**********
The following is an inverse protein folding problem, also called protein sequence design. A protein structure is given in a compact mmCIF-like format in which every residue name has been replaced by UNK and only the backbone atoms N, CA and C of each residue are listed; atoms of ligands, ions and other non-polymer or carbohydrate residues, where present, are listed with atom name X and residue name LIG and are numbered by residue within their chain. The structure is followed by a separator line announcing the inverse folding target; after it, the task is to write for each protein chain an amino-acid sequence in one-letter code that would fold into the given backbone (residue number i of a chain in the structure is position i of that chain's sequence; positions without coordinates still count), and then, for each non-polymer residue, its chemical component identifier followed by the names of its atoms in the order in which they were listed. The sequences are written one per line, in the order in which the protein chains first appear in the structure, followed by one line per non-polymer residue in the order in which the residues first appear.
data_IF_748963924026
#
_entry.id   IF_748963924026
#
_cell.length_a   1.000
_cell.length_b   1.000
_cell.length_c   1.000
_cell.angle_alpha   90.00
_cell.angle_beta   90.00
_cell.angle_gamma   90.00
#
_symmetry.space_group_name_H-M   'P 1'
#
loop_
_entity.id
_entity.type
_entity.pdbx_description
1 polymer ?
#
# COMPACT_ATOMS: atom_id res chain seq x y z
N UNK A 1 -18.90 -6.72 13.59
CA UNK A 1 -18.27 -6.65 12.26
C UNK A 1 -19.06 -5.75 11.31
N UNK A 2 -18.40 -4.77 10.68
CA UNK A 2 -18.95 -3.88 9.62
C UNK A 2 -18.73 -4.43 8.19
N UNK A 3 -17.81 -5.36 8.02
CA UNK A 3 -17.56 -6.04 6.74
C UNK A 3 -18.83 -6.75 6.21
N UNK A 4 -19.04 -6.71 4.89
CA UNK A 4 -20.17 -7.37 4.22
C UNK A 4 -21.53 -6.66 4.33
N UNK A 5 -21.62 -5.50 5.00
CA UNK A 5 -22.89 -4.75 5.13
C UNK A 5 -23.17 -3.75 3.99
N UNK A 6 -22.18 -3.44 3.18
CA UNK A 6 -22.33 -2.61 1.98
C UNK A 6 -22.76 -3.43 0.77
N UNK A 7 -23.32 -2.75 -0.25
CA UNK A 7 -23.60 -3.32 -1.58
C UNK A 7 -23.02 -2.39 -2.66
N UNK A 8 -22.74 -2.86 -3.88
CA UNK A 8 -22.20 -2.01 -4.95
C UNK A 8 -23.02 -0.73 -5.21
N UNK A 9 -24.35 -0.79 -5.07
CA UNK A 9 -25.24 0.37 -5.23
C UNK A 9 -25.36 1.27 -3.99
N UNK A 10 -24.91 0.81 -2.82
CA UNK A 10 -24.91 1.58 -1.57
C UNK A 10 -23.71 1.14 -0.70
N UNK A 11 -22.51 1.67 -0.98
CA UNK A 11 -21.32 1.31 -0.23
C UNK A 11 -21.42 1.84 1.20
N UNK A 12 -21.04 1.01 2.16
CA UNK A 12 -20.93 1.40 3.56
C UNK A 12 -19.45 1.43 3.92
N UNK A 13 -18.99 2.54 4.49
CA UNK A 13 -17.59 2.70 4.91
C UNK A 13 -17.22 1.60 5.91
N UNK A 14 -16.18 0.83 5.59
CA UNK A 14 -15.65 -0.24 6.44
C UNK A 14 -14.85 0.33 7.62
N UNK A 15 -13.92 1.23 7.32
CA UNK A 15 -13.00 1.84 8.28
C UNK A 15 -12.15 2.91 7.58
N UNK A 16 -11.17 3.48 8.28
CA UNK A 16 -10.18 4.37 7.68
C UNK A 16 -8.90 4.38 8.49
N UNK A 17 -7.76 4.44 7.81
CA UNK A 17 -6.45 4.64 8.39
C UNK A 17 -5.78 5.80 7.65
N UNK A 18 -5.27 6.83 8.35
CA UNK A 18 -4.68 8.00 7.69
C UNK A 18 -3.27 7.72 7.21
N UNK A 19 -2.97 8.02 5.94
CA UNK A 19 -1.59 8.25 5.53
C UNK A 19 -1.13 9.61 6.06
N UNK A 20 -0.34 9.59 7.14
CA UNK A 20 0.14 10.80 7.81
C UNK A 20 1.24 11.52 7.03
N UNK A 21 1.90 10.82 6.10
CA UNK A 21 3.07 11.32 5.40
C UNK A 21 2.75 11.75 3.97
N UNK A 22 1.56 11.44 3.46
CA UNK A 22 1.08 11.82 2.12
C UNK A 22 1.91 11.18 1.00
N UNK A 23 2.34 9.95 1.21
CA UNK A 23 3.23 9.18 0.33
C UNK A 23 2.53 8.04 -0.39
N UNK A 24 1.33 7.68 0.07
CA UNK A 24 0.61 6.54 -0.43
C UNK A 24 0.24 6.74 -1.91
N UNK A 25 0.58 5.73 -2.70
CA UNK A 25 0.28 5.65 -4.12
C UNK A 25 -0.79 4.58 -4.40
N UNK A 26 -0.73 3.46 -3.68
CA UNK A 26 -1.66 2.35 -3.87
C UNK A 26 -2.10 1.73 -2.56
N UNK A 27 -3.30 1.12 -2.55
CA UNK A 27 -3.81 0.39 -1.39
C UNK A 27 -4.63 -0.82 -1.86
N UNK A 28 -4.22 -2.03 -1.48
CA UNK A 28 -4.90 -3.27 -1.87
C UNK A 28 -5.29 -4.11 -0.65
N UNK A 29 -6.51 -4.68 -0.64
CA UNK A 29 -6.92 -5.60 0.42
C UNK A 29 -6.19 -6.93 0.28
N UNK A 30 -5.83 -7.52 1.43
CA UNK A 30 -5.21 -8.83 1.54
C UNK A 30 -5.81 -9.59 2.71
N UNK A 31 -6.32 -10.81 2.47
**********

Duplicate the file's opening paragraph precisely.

The following is an inverse protein folding problem, also called protein sequence design. A protein structure is given in a compact mmCIF-like format in which every residue name has been replaced by UNK and only the backbone atoms N, CA and C of each residue are listed; atoms of ligands, ions and other non-polymer or carbohydrate residues, where present, are listed with atom name X and residue name LIG and are numbered by residue within their chain. The structure is followed by a separator line announcing the inverse folding target; after it, the task is to write for each protein chain an amino-acid sequence in one-letter code that would fold into the given backbone (residue number i of a chain in the structure is position i of that chain's sequence; positions without coordinates still count), and then, for each non-polymer residue, its chemical component identifier followed by the names of its atoms in the order in which they were listed. The sequences are written one per line, in the order in which the protein chains first appear in the structure, followed by one line per non-polymer residue in the order in which the residues first appear.